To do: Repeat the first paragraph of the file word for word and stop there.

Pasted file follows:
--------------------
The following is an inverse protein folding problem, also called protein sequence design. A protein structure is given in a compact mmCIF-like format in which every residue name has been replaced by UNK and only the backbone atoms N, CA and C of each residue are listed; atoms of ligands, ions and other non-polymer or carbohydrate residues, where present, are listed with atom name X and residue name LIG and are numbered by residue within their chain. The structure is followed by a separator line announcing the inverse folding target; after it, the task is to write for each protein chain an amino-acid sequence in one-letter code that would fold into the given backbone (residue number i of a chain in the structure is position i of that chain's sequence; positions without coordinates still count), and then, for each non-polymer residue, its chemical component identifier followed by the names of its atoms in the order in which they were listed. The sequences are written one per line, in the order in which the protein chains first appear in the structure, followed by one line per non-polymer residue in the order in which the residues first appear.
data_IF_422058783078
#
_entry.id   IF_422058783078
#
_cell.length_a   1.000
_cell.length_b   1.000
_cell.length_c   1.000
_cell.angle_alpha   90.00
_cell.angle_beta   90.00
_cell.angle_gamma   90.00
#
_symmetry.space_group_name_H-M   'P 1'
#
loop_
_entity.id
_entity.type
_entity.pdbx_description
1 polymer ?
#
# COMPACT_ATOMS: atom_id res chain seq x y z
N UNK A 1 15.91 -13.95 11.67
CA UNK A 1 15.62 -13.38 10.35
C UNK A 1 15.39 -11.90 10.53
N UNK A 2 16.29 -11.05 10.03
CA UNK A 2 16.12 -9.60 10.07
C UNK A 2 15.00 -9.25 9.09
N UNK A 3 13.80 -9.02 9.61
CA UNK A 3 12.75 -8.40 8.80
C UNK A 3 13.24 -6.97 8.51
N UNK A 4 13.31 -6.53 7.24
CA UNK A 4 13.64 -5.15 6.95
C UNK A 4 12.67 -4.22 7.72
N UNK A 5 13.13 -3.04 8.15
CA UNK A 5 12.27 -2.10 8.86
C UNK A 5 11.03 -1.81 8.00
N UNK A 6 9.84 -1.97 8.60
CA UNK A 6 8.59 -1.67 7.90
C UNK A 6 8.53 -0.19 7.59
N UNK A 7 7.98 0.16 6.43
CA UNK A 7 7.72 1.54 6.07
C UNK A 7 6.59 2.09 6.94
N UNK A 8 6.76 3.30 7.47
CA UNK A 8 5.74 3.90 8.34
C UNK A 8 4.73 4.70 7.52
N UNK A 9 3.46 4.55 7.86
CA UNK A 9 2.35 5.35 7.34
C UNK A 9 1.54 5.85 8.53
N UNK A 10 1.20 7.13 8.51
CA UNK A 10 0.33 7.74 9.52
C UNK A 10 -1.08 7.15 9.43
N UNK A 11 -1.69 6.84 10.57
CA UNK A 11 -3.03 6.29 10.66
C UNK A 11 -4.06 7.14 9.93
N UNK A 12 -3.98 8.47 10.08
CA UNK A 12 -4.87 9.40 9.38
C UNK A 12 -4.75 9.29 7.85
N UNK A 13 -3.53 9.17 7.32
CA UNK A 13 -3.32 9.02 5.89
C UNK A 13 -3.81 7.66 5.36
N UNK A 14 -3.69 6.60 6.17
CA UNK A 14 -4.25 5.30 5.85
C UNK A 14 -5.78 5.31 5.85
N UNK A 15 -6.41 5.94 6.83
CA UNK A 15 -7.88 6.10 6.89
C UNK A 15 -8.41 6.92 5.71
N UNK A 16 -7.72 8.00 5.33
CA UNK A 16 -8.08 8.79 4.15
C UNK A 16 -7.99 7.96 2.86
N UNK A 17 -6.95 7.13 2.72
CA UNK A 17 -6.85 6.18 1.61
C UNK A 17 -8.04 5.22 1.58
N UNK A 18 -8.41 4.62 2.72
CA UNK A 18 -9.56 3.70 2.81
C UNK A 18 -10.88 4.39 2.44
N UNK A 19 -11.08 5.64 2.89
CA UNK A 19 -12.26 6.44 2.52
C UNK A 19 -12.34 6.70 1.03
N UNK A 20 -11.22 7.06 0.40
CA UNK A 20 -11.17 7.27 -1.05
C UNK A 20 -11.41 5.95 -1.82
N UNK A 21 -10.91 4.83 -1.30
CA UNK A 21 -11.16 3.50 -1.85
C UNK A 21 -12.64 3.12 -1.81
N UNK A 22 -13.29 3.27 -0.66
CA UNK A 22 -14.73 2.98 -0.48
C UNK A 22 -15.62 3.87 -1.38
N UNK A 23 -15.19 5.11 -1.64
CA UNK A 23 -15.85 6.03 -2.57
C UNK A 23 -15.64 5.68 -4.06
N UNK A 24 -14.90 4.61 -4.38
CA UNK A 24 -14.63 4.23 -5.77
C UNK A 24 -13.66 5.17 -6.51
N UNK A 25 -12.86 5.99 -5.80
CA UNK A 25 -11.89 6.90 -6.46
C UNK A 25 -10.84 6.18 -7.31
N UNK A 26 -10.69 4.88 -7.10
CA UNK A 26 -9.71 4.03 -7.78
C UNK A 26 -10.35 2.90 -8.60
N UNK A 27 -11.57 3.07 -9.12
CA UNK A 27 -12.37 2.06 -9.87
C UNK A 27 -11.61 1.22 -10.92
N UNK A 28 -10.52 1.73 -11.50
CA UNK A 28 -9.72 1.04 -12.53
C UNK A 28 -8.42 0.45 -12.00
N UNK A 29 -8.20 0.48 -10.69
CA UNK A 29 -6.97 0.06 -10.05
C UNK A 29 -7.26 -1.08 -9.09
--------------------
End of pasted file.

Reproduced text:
The following is an inverse protein folding problem, also called protein sequence design. A protein structure is given in a compact mmCIF-like format in which every residue name has been replaced by UNK and only the backbone atoms N, CA and C of each residue are listed; atoms of ligands, ions and other non-polymer or carbohydrate residues, where present, are listed with atom name X and residue name LIG and are numbered by residue within their chain. The structure is followed by a separator line announcing the inverse folding target; after it, the task is to write for each protein chain an amino-acid sequence in one-letter code that would fold into the given backbone (residue number i of a chain in the structure is position i of that chain's sequence; positions without coordinates still count), and then, for each non-polymer residue, its chemical component identifier followed by the names of its atoms in the order in which they were listed. The sequences are written one per line, in the order in which the protein chains first appear in the structure, followed by one line per non-polymer residue in the order in which the residues first appear.